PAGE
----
GIG REVIEW: BETWEEN THE BURIED AND ME and HAKEN Live at The Haunt, Brighton
It’s not often you see a show of this caliber with only two acts on the bill, but with two bands with such a standard of quality and so much to say, it was a perfect fit. It allowed the tone of the whole evening to be instantly set in a tide of whacky keyboards, insane shred guitar, and enough drum fills to seal a canyon.
Haken walked out on stage not long after the venue’s opening, which meant their crowd were gathering over the first two songs. The sound in The Haunt in Brighton was crystal-clear, allowing for each guitar to cut through and the bass and drums to pound in your chest as Haken busted out “Premonitions” and “In Memoriam”. Frontman Ross Jennings matched his bandmates’ virtuosity, delivering a variety of vocal styles whilst retaining an intrinsic weirdness which added to an already captivating show. “Cockroach King” was a highlight of the set, again allowing the frontman and backing vocalists to show off their harmonising skills in a Jethro Tull-type manner.
The grand finale was “Crystalised”, an extended epic that had the sonic effects of a full-on mushroom trip. Jennings graciously walked off stage during extended musical sections to allow his band to come to the focus. Haken seem to weave so many classic and modern progressive elements into such a tight package that to witness them live was an absolutely mesmerising experience. Even having the audacity to write such esoteric compositions and pull it off is something unappreciated by no one in the audience.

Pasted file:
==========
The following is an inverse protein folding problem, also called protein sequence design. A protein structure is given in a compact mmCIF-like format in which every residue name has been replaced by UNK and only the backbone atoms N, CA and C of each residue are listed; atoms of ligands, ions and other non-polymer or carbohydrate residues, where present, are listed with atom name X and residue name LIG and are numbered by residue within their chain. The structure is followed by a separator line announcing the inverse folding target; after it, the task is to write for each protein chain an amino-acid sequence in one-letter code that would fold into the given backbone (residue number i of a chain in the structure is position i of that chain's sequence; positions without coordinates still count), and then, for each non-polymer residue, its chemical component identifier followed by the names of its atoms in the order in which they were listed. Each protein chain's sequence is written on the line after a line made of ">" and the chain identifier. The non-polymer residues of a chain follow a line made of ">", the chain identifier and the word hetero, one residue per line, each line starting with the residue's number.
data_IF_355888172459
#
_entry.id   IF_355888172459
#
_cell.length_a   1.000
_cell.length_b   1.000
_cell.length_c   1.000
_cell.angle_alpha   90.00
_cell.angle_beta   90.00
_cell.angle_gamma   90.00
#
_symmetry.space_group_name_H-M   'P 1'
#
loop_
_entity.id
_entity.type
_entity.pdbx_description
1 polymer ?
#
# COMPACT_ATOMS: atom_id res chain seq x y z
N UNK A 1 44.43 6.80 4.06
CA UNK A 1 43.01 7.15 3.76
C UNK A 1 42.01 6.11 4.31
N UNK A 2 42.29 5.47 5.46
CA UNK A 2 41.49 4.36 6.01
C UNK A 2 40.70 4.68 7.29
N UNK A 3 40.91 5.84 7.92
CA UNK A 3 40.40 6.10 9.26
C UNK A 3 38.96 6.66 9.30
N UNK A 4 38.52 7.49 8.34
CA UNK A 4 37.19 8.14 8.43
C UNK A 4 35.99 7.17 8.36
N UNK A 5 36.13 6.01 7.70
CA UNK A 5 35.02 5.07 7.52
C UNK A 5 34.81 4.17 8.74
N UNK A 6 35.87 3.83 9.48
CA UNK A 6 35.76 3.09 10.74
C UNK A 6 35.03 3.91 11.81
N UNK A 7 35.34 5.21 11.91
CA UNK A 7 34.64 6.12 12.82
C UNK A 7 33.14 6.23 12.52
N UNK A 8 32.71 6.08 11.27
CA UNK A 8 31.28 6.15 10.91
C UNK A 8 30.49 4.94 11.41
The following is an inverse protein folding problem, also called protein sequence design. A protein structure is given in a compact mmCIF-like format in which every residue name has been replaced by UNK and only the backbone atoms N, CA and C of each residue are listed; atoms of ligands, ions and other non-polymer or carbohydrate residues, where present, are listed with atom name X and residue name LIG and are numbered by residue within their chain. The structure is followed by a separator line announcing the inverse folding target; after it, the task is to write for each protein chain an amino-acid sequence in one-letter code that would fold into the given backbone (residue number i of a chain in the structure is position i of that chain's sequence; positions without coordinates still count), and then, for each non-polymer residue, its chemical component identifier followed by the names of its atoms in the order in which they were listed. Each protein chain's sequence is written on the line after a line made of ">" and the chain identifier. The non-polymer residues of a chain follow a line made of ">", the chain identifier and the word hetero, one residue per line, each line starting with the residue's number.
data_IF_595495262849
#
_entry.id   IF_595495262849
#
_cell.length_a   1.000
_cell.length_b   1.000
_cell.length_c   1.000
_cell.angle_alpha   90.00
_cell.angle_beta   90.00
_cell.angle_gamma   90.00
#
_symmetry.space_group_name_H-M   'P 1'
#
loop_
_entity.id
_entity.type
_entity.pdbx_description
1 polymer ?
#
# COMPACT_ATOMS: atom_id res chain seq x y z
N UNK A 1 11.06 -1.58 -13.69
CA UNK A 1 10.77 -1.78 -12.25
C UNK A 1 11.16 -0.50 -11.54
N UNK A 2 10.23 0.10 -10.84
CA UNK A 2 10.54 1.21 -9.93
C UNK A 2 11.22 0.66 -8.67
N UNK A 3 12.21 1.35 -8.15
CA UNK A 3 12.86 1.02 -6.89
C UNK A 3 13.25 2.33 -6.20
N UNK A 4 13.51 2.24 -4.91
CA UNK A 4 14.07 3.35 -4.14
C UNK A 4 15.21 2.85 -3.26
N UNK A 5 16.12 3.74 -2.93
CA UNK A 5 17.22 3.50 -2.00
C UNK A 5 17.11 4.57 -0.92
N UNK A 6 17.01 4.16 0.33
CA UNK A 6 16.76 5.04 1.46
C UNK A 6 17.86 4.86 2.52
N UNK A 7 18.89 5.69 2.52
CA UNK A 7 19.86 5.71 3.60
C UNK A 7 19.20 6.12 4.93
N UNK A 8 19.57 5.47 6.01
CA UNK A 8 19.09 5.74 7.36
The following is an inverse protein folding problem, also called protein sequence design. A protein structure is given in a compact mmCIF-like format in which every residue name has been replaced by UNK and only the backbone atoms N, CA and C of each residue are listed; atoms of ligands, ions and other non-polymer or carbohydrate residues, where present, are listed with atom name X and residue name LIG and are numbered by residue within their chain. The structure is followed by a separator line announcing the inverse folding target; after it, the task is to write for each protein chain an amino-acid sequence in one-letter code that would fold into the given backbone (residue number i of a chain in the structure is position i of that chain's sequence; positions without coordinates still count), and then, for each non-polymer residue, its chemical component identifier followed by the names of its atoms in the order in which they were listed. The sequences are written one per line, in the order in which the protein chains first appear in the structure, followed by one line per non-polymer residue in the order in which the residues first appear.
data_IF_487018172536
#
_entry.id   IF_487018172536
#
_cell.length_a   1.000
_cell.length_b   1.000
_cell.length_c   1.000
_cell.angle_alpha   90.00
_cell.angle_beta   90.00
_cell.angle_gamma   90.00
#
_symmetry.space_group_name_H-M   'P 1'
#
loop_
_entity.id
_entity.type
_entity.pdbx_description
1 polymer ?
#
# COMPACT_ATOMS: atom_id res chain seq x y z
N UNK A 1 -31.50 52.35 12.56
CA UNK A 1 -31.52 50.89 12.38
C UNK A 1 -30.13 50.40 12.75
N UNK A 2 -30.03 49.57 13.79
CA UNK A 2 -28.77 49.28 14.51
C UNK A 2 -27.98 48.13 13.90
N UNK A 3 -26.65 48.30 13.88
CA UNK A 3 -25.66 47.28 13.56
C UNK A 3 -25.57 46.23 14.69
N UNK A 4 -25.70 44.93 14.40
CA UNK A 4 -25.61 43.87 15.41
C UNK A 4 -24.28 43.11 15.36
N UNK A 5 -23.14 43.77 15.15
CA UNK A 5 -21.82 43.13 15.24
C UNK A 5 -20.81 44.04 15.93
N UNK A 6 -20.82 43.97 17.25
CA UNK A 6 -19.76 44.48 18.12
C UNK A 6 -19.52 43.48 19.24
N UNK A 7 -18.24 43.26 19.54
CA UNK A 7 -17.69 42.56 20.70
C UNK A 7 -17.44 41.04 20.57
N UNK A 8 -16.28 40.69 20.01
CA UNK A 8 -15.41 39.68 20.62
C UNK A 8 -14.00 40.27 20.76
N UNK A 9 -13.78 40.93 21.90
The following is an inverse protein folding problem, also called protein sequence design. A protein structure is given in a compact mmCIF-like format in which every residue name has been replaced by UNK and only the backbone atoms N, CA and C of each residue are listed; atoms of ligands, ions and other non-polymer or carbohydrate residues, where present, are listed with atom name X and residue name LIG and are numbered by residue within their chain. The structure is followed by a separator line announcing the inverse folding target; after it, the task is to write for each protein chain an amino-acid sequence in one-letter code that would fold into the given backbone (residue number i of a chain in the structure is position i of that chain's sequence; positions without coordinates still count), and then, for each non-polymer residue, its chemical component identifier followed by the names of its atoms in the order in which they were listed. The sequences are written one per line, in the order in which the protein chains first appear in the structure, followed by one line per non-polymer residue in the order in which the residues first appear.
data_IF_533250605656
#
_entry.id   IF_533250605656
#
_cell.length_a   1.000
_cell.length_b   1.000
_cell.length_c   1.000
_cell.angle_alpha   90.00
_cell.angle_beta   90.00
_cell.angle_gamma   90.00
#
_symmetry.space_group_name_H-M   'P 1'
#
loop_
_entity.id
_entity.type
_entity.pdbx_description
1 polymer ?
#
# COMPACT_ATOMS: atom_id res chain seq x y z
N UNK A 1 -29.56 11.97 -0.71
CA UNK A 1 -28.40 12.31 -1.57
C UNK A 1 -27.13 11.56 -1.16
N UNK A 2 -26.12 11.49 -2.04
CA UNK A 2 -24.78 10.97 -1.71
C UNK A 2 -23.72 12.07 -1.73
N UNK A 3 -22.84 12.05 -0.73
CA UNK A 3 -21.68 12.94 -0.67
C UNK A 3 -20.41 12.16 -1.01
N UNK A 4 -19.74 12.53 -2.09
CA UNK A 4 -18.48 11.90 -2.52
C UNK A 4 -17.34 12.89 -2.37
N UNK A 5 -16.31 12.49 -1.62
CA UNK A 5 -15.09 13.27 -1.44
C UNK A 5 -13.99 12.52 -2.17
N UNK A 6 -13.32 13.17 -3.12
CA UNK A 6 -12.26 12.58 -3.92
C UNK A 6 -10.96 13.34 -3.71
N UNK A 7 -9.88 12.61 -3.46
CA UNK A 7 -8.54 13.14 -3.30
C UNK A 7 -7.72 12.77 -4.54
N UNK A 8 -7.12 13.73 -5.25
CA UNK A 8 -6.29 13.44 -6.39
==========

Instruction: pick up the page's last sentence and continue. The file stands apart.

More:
Between The Buried And Me walked onto “Selkies: The Endless Obesession” from ‘Alaska’. This was an odd choice considering that they’re promoting a new album, but with the former currently enjoying its tenth birthday, it was performed with a sense of pride. BTBAM set a precedent of style and grandiosity as “The Coma Machine” and “Astral Body” constructed sections that were capable of transcending into beauty and plummeting straight to hell.
The highlight of their set was “Ants Of The Sky”. The musical climax was melodically so gripping, but with sections such as the bluegrass part getting people in the audience barn-dancing and that major motif that felt like a victory lap, it dictated everything that the band was about.
BTBAM are masters of their art and evoke so many influences it’s a bit like seeing a whole festival main stage line-up in one band. It would have been better to hear more than three tracks off the latest release, but with a ‘Coma Ecliptic’ show on the cards for next year, I guess I’ll just have to watch them again. Oh, what a shame.